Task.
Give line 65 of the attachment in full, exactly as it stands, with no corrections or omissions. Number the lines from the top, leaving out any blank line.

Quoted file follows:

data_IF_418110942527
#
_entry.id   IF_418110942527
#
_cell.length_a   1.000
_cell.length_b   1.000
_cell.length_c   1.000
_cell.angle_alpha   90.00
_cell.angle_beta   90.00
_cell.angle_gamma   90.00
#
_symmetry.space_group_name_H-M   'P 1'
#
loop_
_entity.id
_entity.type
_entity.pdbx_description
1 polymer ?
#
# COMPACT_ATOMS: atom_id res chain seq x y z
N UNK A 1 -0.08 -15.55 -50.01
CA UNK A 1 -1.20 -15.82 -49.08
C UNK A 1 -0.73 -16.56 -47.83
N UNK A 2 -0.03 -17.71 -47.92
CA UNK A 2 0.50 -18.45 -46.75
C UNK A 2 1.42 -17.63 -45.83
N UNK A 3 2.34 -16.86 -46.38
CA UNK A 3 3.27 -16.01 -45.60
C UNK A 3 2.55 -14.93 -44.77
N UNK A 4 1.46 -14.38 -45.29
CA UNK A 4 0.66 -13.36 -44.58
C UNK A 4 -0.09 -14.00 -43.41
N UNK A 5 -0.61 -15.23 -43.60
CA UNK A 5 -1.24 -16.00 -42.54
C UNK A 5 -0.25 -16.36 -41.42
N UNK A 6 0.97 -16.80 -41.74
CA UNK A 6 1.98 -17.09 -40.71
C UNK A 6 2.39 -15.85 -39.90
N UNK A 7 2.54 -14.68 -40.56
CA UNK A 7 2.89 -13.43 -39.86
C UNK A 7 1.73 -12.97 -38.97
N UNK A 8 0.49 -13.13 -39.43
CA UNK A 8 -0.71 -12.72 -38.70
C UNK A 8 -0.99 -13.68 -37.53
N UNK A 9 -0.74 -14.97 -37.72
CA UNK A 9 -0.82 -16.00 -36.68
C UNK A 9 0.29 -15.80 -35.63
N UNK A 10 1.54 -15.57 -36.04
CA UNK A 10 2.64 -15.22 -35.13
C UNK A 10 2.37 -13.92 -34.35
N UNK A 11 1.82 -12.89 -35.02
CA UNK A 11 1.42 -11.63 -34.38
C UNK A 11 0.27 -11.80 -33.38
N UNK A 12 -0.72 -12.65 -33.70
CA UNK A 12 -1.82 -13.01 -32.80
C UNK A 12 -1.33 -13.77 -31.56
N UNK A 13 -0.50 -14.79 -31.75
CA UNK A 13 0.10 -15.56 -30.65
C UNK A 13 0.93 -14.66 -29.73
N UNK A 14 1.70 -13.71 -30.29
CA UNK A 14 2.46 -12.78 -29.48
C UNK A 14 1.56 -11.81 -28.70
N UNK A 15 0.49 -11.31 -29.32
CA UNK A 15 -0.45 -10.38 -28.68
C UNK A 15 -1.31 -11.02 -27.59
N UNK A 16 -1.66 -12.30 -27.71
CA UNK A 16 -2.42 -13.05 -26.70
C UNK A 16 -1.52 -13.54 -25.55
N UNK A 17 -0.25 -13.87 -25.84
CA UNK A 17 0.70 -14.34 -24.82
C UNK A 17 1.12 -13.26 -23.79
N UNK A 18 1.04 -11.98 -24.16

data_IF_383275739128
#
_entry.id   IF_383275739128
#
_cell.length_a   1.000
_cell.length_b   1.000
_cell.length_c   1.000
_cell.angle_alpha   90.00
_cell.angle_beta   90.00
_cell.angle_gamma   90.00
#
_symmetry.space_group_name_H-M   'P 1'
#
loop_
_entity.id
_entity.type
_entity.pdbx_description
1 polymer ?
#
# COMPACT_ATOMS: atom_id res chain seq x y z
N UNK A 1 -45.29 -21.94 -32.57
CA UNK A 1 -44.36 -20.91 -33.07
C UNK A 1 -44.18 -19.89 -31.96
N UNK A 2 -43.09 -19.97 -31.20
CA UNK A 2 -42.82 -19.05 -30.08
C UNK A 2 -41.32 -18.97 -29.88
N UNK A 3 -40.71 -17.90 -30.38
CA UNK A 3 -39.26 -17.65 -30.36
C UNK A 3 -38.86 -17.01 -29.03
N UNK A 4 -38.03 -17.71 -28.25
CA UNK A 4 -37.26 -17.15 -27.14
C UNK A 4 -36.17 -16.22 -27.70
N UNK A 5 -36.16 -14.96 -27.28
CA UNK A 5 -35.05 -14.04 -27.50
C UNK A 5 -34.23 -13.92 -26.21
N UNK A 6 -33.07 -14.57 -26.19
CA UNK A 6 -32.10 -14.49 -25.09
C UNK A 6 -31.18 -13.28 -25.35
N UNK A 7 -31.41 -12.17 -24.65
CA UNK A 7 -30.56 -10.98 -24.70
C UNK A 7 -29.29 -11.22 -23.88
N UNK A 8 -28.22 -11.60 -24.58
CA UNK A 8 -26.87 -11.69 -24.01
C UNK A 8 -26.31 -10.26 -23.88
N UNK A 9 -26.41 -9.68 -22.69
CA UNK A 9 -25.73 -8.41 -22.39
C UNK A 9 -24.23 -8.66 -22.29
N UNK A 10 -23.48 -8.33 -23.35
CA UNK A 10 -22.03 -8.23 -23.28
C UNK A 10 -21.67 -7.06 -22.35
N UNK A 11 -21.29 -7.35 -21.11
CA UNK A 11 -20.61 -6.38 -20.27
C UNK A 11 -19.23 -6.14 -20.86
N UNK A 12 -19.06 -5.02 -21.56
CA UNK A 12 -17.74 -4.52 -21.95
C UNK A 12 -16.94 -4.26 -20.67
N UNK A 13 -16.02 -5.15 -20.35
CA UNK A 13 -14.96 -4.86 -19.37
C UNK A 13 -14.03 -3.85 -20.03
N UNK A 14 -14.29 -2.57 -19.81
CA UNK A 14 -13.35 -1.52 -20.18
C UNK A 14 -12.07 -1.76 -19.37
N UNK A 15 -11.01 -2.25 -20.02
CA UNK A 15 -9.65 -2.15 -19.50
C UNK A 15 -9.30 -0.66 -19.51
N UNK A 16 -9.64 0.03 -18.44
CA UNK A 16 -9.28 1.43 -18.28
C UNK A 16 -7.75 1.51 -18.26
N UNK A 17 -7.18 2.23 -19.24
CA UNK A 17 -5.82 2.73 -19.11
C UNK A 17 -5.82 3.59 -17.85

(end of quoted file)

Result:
C UNK A 15 -1.31 -11.02 -27.59